Monday, October 29, 2007

Richard Connor: Knight Ridder was stupid to sell to me

Wilkes-Barre Times Leader Publisher Richard Connor says things are hunky fuckin' dory at the TL. "Hey, Ma, things are all right here at home," he writes.


Anonymous said...

Then why is there a hiring freeze?

Anonymous said...

There's a hiring freeze? What about the copy desk job in the paper?

Anonymous said...

I heard there was a hiring freeze too. not sure about the jobs posted.

Anonymous said...

Thought this AP story was interesting...

AP urges news industry to embrace online
By SETH SUTEL, AP Business Writer Fri Nov 2, 3:34 AM ET

NEW YORK - Tom Curley, CEO of The Associated Press, called on news executives Thursday to "stop pining" for the past and adapt to the new ways that news is being distributed and consumed.

Curley said in a speech that news organizations should quit thinking like gatekeepers of information and reach out to people who are accustomed to receiving news in real time online and customizing the ways they see and read it.

"Editors need to stop pining for the old world and intensify the leading to the new one," Curley told a fundraising dinner for the Knight-Bagehot Fellowship, a program at Columbia University for business journalists.

At the same time, Curley said news organizations were partly to blame for the troubles they are experiencing in adapting to the new realities of the news business being wrought by the explosion of Internet use.

"The first thing that has to go is the attitude," Curley said. "Our institutional arrogance has done more to harm us than any portal."

Curley has led AP, a news cooperative owned by its 1,500 daily U.S. newspaper members, since 2003. He called on traditional media companies to cooperate more with online portals such as Yahoo Inc. and said there was still a place for "appointment media" such as evening newscasts or home-delivered newspapers, "but it is a smaller place."

Newspaper publishers have been seeing declining advertising revenues as more readers and advertisers migrate to the Web. Their own revenues from online advertising have also been growing, but not fast enough to make up for the declines in print advertising.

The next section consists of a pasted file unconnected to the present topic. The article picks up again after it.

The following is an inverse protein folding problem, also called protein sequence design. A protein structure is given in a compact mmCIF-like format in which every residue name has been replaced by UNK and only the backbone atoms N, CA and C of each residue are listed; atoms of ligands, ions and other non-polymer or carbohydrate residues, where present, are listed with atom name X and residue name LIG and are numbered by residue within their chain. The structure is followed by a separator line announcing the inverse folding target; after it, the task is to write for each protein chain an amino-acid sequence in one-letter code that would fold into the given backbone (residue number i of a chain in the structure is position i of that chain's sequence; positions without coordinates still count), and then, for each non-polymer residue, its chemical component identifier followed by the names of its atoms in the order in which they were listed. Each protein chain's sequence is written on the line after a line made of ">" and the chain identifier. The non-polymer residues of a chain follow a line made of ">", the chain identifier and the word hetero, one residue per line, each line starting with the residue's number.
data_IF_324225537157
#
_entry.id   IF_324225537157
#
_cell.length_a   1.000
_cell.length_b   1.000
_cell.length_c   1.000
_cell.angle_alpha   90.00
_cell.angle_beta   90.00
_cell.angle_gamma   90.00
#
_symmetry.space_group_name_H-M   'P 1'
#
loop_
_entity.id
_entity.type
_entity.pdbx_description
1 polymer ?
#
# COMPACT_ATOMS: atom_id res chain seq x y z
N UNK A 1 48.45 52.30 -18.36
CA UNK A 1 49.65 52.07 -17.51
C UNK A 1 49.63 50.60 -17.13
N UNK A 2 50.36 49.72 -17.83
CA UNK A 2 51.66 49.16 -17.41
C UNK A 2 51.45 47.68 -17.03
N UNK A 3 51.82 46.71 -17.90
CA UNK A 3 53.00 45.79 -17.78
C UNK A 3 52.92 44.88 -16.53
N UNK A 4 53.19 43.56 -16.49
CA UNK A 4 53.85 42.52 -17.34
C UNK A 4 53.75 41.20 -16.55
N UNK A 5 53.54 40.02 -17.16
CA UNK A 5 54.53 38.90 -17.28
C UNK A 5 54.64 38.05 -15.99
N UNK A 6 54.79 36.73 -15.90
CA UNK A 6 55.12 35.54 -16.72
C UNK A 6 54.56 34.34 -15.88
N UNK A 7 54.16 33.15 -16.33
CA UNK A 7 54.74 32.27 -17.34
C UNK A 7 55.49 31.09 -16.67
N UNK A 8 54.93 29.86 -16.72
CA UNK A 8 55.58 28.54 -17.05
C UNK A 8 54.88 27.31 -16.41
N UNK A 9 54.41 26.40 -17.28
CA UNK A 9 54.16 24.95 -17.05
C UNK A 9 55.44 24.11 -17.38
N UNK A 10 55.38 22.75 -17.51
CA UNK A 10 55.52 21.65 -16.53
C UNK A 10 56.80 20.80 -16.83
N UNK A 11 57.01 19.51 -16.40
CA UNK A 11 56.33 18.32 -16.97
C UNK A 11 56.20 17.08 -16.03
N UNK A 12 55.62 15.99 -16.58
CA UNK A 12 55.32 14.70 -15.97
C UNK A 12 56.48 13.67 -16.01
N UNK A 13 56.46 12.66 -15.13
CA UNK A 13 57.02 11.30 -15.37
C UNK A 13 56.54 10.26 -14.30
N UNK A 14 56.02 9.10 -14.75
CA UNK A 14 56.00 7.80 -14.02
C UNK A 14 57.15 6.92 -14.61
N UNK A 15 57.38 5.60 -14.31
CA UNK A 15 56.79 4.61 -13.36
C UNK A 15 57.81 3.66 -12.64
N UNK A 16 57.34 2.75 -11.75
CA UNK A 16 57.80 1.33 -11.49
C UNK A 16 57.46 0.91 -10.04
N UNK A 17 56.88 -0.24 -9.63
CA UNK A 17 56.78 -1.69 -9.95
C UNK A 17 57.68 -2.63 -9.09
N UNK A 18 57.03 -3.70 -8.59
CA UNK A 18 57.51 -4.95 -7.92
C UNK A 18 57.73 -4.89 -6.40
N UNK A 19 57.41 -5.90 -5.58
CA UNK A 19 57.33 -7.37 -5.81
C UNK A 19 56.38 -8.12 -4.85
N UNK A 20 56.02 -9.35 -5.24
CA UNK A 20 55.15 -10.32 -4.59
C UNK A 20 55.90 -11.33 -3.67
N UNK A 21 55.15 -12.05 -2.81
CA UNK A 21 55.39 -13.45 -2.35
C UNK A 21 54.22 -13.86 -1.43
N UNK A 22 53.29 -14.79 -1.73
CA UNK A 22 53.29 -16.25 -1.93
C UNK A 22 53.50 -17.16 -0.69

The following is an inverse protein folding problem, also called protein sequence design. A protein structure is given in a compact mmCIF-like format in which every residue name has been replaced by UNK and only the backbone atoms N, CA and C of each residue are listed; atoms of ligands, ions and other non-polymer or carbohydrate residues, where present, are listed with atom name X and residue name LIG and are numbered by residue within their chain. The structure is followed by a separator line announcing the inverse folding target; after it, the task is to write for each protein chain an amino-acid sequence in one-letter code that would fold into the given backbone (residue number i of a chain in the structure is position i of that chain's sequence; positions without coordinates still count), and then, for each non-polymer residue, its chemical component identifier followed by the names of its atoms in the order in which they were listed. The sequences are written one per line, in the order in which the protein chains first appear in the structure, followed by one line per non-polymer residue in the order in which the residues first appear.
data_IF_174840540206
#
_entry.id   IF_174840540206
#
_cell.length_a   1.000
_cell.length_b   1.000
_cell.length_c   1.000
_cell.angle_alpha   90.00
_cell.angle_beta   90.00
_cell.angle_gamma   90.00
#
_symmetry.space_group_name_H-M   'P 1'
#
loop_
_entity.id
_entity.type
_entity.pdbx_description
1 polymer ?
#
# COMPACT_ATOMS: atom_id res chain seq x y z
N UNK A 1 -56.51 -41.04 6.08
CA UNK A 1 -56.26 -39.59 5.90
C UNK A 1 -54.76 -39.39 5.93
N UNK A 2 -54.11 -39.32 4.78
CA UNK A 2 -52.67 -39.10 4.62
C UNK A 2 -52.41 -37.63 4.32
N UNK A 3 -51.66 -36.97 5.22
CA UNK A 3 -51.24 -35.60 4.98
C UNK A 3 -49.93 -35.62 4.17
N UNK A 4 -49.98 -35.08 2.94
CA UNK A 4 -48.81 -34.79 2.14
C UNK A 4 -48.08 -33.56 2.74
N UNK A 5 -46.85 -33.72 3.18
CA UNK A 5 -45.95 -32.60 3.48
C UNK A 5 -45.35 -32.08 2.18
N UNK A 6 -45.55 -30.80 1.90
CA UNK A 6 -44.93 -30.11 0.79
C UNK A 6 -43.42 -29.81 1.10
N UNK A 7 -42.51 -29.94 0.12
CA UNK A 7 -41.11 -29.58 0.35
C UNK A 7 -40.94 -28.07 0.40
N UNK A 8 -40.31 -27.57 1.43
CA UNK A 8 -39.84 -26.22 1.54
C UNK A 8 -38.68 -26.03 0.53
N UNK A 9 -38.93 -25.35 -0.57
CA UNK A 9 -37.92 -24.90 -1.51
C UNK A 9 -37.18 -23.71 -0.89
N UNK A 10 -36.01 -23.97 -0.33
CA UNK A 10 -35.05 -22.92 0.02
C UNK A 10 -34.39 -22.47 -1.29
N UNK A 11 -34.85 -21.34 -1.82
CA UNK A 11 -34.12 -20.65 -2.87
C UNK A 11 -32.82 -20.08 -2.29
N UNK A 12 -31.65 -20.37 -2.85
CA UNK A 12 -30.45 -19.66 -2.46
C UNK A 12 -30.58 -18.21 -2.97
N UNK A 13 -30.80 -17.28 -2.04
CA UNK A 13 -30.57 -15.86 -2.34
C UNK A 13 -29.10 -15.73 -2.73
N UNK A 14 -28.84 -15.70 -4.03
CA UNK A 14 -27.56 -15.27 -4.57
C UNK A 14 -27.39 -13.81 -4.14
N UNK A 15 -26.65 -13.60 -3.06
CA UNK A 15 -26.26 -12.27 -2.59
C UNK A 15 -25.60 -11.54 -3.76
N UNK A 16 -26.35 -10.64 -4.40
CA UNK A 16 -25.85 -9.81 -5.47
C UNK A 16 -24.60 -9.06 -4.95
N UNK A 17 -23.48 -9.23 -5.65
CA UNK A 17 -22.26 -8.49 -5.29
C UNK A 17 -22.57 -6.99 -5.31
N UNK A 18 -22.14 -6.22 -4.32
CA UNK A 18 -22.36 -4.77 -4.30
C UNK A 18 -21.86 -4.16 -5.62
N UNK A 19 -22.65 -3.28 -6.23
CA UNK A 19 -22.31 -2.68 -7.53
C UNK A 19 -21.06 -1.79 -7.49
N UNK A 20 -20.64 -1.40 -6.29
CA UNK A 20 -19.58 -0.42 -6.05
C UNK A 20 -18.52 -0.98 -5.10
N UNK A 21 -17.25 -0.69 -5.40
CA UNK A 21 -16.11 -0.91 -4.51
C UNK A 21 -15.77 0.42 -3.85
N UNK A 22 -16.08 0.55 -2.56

"Our focus must be on becoming the very best at filling people's 24-hour news needs," Curley said. "That's a huge shift from the we-know-best, gatekeeping mentality. ... Readers and viewers are demanding to captain their information ships. Let them."

He also defended Rupert Murdoch, who was the subject of considerable negative coverage during his campaign to acquire Wall Street Journal publisher Dow Jones & Co. for $5 billion. Curley said Murdoch was "vilified," but that his News Corp. media conglomerate "has been a hugely successful, long-term operator."

Even before formally taking over Dow Jones, Curley said, Murdoch has "changed financial journalism in this city for the better. People at other organizations ... have begun to make decisions to invest or redeploy — decisions they had postponed for years."

Anonymous said...

KRI and Tony Ridder have the last laugh as circulation continues to plummet (see latest fas-fax).
Connors is now publisher, ad director, editor,and soon to be CFO. Anyone dseen him delivering newspapers in the back mountain yet? Just as McClatchy took a write down, Connors soon to drown in his own editorial psycho babble.

Anonymous said...

I wonder if the equity investors who have the majority stake in the TL have the same feelings. Their are no signs that the TL is doing well other than the editorials that Connors writes. Given the state of the industry and the amount of debt that was taken on to purchase the TL, I doubt seriously if the situation is as rosy as the phantom editor paints. Just ask the advertising team if they have been meeting their targets? OH ... and KRI did not sell to him McClatchy did.